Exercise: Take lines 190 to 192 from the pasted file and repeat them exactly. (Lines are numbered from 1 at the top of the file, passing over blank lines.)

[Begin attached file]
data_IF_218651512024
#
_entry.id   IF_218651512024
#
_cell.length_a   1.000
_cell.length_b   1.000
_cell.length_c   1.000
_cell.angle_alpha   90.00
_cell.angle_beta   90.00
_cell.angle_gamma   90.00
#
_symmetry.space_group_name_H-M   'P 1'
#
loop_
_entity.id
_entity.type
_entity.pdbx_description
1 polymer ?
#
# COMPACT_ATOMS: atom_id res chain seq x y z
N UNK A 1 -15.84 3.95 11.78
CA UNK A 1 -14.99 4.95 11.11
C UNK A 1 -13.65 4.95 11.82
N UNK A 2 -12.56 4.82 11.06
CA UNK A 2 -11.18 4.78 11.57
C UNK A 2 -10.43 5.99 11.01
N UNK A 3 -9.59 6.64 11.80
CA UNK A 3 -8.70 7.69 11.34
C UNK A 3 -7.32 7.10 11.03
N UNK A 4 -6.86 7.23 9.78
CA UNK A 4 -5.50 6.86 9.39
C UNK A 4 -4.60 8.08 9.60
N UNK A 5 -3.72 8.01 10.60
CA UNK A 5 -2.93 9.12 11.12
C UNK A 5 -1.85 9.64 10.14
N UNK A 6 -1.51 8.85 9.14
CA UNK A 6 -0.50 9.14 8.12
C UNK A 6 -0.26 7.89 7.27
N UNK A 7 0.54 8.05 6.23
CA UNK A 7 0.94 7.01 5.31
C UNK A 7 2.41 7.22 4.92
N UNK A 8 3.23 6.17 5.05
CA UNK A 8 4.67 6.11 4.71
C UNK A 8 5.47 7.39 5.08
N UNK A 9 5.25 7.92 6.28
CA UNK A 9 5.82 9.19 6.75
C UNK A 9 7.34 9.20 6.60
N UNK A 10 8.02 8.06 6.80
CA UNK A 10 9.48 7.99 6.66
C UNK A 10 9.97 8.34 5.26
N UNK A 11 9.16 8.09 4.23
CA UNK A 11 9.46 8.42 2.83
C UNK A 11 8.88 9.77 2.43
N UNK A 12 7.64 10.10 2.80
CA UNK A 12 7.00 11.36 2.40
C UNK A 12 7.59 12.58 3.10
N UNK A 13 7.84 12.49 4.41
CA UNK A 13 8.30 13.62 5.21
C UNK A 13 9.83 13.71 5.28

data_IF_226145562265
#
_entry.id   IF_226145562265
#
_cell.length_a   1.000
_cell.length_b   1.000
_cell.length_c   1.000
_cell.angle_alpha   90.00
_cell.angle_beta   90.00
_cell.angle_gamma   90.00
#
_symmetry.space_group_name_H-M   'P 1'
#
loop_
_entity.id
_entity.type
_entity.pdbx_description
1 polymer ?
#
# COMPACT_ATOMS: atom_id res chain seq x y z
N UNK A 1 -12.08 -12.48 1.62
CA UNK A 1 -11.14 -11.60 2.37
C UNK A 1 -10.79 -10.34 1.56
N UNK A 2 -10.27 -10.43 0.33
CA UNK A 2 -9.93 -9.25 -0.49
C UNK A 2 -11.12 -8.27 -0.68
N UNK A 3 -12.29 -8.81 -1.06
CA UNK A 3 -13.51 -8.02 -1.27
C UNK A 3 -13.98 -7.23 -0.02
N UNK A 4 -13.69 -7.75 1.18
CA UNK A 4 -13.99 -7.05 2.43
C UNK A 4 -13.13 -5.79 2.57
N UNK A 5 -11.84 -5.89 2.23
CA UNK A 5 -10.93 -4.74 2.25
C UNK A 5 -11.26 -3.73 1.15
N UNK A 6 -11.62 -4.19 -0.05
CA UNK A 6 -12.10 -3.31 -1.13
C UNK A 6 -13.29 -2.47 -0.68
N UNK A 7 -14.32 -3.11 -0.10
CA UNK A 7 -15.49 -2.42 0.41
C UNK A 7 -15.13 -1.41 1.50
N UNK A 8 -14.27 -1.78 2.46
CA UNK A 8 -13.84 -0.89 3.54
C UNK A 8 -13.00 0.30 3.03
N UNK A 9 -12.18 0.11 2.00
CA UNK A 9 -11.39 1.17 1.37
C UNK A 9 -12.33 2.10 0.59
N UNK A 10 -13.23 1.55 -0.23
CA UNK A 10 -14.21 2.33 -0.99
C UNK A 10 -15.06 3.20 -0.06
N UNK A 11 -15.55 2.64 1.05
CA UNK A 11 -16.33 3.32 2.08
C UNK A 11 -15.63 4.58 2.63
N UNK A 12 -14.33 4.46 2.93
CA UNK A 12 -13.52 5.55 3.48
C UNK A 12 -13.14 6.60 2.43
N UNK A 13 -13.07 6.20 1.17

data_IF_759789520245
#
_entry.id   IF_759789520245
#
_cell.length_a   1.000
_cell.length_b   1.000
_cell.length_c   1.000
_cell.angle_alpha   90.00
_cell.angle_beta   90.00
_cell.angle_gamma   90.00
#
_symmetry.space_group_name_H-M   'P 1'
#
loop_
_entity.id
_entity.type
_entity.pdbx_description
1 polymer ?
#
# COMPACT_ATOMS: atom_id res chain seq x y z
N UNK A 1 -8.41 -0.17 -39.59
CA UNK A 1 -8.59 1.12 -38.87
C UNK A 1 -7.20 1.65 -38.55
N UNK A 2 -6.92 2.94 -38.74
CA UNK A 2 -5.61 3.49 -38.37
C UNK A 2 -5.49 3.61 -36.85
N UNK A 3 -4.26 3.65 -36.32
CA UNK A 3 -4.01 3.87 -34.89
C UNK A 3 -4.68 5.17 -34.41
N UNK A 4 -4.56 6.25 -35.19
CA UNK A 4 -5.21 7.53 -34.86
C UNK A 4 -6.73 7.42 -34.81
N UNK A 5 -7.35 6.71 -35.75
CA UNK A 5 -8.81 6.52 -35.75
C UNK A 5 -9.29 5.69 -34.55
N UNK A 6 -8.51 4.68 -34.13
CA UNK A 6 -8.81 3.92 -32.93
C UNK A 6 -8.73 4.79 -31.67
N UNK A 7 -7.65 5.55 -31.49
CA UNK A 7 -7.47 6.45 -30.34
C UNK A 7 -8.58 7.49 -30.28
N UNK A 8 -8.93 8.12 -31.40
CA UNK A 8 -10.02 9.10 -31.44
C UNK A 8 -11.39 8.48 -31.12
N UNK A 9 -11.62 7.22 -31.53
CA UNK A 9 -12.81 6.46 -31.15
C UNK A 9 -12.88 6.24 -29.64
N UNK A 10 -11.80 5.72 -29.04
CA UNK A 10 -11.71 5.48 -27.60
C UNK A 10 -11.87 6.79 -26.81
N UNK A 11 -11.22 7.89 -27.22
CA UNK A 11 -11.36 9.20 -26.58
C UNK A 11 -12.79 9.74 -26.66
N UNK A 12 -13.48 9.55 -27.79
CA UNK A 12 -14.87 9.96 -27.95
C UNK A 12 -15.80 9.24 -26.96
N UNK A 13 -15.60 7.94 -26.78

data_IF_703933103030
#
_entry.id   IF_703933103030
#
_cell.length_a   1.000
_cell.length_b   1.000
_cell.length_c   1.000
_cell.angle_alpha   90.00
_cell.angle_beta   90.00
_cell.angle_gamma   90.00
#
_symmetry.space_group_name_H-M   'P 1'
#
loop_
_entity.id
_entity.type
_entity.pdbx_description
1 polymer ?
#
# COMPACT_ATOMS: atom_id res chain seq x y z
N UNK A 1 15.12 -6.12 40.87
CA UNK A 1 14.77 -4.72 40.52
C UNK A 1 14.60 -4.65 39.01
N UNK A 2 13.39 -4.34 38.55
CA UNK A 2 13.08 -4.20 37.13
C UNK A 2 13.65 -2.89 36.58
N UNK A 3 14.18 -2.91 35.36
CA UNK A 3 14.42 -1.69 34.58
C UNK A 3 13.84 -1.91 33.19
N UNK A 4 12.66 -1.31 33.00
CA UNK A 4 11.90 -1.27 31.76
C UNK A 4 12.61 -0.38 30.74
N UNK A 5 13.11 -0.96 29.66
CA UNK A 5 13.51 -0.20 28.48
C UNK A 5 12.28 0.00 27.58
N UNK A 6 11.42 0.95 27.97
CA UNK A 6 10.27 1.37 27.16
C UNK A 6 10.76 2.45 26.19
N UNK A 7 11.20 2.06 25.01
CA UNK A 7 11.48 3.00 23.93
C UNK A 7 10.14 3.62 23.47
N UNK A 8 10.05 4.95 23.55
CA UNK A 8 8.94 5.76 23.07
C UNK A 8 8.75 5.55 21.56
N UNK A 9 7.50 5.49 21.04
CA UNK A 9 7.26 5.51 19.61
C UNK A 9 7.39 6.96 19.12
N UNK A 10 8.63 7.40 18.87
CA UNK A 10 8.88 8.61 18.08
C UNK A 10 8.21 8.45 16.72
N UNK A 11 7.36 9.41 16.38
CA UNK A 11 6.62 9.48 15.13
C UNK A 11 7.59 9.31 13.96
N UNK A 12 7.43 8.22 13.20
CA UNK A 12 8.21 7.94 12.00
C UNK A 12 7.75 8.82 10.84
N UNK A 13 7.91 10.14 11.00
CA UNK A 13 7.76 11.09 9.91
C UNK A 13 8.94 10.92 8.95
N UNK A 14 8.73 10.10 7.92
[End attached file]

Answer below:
_entity.pdbx_description
1 polymer ?
#